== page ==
It’s telling that, without basis, Washington ensured for Russia (never a United Nations member) the USSR’s seat on the UN Security Council. We then dutifully comply with Russia’s illegitimate veto on the Security Council as it inters the “international order” that the UN is to secure. For good measure, we  also capitulated to Putin’s “Minsk Arrangements,” which also negated that very order. 

Putin is not deterred; he is not afraid to escalate, to intimidate, to extort. We are. And he knows it. This must be reversed. Words alone won’t do it. We must demonstrate the credibility of our resolve by removing the handcuffs on the type and number of weapons and munitions that Ukraine needs, and empty the torture rooms and halt the massacres. “We need to get serious about supplying [Ukraine’s] army so that it can do what the world is asking it to do: fight a world superpower alone on the battlefield,” said former NATO commander Gen. Philip Breedlove. Likewise, his predecessor, Gen. Wesley Clark, said: “[We must] make Putin’s military defeat in Ukraine a reality.” 

We must lead an international effort to provide Ukraine with the capacity to stem the rain of terror from the sky, and enforce freedom of navigation in the Black Sea. If you viscerally recoil at the thought, welcome to Putin’s toolbox of “conditioned response” and “reflex control.”

But isn’t Putin “cornered”? Won’t this ignite what we are trying to forestall? We’re astigmatic, seeing only through Western eyes and underplaying in our mind his continuing grip on power.  Invaders, by definition, are never cornered. A tyrant can spin the narrative a thousand ways. If his grip is slipping, toggling down his self-directed orchestra and neutering the opposition by saving Mother Russia from Armageddon is his “out.” Regardless, Ukrainian cross-border raids and strikes into Russian-occupied Crimea didn’t elicit a nuclear response.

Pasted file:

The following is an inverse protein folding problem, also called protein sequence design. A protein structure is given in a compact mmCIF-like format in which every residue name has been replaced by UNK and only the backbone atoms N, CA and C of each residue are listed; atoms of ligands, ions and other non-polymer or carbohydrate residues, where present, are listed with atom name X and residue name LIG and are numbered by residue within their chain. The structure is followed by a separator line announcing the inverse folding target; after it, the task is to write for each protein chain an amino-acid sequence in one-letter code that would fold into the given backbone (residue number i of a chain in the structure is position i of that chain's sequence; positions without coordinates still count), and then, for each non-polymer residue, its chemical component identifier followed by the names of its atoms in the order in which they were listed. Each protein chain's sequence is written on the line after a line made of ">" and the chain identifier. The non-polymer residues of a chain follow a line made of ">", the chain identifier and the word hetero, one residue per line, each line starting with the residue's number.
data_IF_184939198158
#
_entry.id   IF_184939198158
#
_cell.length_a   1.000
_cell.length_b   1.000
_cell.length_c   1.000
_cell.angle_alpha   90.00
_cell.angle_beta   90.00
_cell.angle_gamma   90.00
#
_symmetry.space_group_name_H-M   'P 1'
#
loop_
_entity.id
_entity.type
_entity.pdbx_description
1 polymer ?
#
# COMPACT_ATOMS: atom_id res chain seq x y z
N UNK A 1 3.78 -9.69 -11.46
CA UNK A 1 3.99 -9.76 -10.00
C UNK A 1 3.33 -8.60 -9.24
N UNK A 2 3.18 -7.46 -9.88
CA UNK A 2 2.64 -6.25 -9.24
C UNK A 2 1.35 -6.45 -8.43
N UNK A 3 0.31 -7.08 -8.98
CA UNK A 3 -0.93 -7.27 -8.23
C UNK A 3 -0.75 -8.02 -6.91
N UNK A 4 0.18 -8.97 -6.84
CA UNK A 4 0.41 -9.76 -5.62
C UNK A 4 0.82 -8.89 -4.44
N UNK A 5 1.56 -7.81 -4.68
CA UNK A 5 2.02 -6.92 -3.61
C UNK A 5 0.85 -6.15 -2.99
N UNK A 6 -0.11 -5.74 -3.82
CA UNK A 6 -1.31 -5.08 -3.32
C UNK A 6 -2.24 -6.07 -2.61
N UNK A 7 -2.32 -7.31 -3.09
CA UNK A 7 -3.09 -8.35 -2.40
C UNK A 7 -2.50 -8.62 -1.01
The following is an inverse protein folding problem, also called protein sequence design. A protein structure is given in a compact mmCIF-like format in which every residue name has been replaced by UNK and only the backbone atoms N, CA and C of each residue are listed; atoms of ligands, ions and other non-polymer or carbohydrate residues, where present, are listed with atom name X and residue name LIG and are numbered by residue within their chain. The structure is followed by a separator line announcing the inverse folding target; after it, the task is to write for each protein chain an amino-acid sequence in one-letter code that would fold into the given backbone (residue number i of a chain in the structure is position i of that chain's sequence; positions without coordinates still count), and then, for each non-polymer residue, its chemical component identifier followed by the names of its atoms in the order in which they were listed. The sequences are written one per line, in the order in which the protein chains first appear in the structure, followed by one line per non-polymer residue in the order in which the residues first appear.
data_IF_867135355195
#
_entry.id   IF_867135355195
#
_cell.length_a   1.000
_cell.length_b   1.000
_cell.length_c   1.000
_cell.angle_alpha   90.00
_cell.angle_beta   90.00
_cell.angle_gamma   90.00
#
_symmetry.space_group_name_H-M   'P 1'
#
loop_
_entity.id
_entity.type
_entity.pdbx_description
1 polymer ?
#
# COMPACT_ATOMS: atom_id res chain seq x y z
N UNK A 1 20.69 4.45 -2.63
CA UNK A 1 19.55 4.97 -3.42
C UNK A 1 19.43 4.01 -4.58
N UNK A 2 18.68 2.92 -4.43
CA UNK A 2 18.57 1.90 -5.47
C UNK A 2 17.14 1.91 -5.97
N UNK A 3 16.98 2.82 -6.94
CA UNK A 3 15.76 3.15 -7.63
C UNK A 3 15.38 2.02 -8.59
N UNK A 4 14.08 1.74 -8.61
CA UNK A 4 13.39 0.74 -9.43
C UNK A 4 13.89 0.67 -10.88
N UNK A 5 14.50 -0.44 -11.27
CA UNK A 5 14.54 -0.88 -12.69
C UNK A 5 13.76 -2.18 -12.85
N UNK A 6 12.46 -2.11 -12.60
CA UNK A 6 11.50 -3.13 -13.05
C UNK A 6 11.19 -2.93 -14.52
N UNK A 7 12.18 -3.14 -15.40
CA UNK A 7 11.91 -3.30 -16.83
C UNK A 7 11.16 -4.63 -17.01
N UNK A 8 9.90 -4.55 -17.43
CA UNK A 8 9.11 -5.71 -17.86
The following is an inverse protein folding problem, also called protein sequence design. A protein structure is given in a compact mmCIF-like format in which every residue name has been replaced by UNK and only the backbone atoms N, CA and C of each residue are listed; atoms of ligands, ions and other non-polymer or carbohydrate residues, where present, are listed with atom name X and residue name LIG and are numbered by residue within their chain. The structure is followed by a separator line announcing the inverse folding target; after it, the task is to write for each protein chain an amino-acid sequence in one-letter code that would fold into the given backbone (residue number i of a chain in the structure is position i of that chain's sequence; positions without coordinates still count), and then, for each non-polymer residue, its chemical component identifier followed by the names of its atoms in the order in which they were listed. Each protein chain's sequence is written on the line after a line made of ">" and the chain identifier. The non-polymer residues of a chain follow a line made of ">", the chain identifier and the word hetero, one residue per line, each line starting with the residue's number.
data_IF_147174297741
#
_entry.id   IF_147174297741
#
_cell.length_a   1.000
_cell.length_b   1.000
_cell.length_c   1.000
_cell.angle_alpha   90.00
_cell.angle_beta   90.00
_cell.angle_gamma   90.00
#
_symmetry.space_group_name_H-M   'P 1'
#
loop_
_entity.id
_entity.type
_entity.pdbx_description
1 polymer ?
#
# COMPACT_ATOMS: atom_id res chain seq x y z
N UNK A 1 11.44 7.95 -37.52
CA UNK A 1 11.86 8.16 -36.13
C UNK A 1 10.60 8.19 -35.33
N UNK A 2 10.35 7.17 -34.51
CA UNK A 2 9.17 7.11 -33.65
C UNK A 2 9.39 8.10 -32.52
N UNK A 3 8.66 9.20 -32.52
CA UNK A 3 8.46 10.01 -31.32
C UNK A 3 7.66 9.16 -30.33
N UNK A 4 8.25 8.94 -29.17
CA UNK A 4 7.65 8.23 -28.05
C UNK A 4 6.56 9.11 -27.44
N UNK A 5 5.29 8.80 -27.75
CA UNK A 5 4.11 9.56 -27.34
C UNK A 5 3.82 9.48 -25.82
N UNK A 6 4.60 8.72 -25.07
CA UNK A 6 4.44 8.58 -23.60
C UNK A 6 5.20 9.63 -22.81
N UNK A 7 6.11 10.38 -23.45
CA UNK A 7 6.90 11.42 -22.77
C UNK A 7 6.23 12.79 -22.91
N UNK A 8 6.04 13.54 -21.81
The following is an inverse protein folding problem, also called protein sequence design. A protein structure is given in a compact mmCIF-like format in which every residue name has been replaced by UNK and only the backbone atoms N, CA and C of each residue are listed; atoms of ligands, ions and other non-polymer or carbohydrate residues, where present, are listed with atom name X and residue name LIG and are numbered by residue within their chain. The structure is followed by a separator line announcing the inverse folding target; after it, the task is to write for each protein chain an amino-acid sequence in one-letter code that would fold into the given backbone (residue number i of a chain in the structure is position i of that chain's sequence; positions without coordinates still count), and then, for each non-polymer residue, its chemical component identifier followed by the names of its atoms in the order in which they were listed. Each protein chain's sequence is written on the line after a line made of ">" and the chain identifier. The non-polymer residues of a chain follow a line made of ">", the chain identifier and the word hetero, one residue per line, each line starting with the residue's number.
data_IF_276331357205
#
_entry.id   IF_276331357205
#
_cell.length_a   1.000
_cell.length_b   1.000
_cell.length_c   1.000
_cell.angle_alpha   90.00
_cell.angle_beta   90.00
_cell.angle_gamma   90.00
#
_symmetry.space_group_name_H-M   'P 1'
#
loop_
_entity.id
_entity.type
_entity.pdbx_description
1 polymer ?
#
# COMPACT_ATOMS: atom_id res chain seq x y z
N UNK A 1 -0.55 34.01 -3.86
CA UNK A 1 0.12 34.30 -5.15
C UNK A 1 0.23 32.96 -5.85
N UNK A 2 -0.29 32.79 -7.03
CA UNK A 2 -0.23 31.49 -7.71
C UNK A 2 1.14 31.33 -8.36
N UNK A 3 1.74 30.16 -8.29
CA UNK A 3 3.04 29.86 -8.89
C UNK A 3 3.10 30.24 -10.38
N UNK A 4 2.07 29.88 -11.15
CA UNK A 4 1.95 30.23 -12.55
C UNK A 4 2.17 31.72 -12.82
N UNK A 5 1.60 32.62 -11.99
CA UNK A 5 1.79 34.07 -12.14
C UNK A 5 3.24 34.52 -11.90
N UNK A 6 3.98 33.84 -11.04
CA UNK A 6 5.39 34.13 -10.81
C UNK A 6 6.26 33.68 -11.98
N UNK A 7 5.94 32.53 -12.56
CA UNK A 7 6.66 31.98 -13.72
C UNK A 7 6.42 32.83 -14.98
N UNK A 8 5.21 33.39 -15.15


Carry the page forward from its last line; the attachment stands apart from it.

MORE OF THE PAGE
More fundamentally, however, those questions supplant mutual deterrence with unilateral blackmail. However evocative the moniker, mutually assured destruction (MAD) prevented nuclear afterglow precisely during the Cold War. Even a whiff of capitulation to nuclear blackmail guts NATO’s Article 5 and the remainder of our global security structures.  

Fearsomely, we would also green-light a new nuclear doctrine for not just Russia but also China, North Korea and Iran. Currently, nine countries control some 13,080 nuclear warheads. A frantic global free-for-all is in the wings, as non-nuclear states will race toward nuclear status or try to acquire the weaponry from others. Why even bother invading and holding a faux referendum prior to annexation? Simply extort x, y or z (whatever the demand) of a country. Nuclear blackmail makes MAD the acme of sanity and stability by comparison.

Our fear of provocation is our choke collar, never having absorbed that seeking to avoid it is precisely the provocation. Drawing “red lines” for ourselves, not for Putin, we surrender initiative, reduce our options, accept his fait accompli, and raise the risk of the confrontation we seek to avoid. Deterrence carries risk. But no deterrence is all risk. And dictionaries don’t deter.

Victor Rud is the past chairman of the Ukrainian American Bar Association and now chairs its Committee on Foreign Affairs. He is a senior adviser to Open Ukraine, a nongovernmental organization in Ukraine, and the senior adviser to the Centre for Eastern European Democracy in Toronto. The opinions expressed here are his alone.

Tags Nuclear weapons Philip Breedlove Russian invasion of Ukraine Sergey Lavrov Ukraine war Vladimir Putin Vladimir Putin Wesley Clark